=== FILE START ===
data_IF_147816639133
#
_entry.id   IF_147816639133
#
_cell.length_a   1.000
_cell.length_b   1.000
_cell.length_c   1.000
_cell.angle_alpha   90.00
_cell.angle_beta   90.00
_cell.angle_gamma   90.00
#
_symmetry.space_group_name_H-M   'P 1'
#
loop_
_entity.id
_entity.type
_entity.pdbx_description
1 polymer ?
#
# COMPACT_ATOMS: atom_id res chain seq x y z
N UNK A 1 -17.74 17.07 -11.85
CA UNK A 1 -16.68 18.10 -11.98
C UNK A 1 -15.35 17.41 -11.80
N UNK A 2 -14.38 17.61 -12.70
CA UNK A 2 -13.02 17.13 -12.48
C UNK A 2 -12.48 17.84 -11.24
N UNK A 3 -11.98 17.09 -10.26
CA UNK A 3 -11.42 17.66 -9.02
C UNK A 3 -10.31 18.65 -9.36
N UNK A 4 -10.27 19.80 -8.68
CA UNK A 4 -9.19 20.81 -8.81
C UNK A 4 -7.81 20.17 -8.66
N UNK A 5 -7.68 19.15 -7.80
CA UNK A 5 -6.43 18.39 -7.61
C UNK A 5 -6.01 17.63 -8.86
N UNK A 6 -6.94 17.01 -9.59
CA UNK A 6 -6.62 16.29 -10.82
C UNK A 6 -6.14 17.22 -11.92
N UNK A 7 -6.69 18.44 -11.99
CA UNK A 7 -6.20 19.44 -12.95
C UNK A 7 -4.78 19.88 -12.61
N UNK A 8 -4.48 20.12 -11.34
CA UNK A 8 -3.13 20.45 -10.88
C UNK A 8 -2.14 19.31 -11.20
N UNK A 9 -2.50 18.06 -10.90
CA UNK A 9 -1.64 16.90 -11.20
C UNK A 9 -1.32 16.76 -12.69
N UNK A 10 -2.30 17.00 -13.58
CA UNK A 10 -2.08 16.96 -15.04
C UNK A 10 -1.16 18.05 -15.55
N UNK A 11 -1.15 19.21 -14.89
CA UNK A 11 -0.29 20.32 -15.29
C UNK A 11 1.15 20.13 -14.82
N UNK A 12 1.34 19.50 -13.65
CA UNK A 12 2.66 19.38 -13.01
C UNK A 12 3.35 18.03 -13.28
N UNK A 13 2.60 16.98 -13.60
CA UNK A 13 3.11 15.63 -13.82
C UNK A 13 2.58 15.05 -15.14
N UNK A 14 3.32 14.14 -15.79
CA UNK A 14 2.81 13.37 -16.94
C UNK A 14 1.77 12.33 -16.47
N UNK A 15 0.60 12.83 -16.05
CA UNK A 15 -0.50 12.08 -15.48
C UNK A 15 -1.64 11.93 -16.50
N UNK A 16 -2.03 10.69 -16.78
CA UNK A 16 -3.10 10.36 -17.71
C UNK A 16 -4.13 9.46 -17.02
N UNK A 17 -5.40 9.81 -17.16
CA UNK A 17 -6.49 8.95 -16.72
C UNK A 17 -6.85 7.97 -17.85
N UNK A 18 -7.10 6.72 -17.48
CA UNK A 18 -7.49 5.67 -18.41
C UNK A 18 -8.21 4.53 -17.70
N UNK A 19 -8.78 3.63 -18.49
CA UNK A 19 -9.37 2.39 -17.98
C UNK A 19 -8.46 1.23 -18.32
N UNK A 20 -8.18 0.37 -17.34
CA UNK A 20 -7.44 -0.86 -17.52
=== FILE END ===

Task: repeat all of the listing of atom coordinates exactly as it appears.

data_IF_147816639133
#
_entry.id   IF_147816639133
#
_cell.length_a   1.000
_cell.length_b   1.000
_cell.length_c   1.000
_cell.angle_alpha   90.00
_cell.angle_beta   90.00
_cell.angle_gamma   90.00
#
_symmetry.space_group_name_H-M   'P 1'
#
loop_
_entity.id
_entity.type
_entity.pdbx_description
1 polymer ?
#
# COMPACT_ATOMS: atom_id res chain seq x y z
N UNK A 1 -17.74 17.07 -11.85
CA UNK A 1 -16.68 18.10 -11.98
C UNK A 1 -15.35 17.41 -11.80
N UNK A 2 -14.38 17.61 -12.70
CA UNK A 2 -13.02 17.13 -12.48
C UNK A 2 -12.48 17.84 -11.24
N UNK A 3 -11.98 17.09 -10.26
CA UNK A 3 -11.42 17.66 -9.02
C UNK A 3 -10.31 18.65 -9.36
N UNK A 4 -10.27 19.80 -8.68
CA UNK A 4 -9.19 20.81 -8.81
C UNK A 4 -7.81 20.17 -8.66
N UNK A 5 -7.68 19.15 -7.80
CA UNK A 5 -6.43 18.39 -7.61
C UNK A 5 -6.01 17.63 -8.86
N UNK A 6 -6.94 17.01 -9.59
CA UNK A 6 -6.62 16.29 -10.82
C UNK A 6 -6.14 17.22 -11.92
N UNK A 7 -6.69 18.44 -11.99
CA UNK A 7 -6.20 19.44 -12.95
C UNK A 7 -4.78 19.88 -12.61
N UNK A 8 -4.48 20.12 -11.34
CA UNK A 8 -3.13 20.45 -10.88
C UNK A 8 -2.14 19.31 -11.20
N UNK A 9 -2.50 18.06 -10.90
CA UNK A 9 -1.64 16.90 -11.20
C UNK A 9 -1.32 16.76 -12.69
N UNK A 10 -2.30 17.00 -13.58
CA UNK A 10 -2.08 16.96 -15.04
C UNK A 10 -1.16 18.05 -15.55
N UNK A 11 -1.15 19.21 -14.89
CA UNK A 11 -0.29 20.32 -15.29
C UNK A 11 1.15 20.13 -14.82
N UNK A 12 1.34 19.50 -13.65
CA UNK A 12 2.66 19.38 -13.01
C UNK A 12 3.35 18.03 -13.28
N UNK A 13 2.60 16.98 -13.60
CA UNK A 13 3.11 15.63 -13.82
C UNK A 13 2.58 15.05 -15.14
N UNK A 14 3.32 14.14 -15.79
CA UNK A 14 2.81 13.37 -16.94
C UNK A 14 1.77 12.33 -16.47
N UNK A 15 0.60 12.83 -16.05
CA UNK A 15 -0.50 12.08 -15.48
C UNK A 15 -1.64 11.93 -16.50
N UNK A 16 -2.03 10.69 -16.78
CA UNK A 16 -3.10 10.36 -17.71
C UNK A 16 -4.13 9.46 -17.02
N UNK A 17 -5.40 9.81 -17.16
CA UNK A 17 -6.49 8.95 -16.72
C UNK A 17 -6.85 7.97 -17.85
N UNK A 18 -7.10 6.72 -17.48
CA UNK A 18 -7.49 5.67 -18.41
C UNK A 18 -8.21 4.53 -17.70
N UNK A 19 -8.78 3.63 -18.49
CA UNK A 19 -9.37 2.39 -17.98
C UNK A 19 -8.46 1.23 -18.32
N UNK A 20 -8.18 0.37 -17.34
CA UNK A 20 -7.44 -0.86 -17.52